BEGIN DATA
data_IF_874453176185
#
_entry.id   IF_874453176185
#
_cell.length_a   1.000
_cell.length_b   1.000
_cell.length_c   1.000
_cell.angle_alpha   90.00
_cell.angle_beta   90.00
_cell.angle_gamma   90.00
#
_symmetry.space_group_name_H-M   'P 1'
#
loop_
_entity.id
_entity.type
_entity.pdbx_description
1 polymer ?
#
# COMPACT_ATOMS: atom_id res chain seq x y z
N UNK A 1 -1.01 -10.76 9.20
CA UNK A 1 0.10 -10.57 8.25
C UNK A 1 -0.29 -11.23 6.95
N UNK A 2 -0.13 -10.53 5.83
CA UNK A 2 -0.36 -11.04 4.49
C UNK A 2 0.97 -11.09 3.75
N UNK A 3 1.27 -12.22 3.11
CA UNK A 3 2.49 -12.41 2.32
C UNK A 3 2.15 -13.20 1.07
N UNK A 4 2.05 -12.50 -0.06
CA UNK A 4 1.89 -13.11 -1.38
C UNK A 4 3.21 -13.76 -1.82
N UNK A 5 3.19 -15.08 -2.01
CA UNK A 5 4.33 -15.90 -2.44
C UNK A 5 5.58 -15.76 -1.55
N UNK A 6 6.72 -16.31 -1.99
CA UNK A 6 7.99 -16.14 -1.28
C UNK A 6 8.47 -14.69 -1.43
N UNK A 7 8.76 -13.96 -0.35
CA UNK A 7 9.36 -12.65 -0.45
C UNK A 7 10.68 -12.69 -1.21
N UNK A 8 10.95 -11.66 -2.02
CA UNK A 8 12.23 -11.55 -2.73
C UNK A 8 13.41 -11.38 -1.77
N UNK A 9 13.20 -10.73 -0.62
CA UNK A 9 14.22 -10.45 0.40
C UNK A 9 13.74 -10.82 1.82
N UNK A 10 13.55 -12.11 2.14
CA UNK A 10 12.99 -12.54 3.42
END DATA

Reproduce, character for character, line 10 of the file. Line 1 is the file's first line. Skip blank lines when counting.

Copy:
_cell.angle_gamma   90.00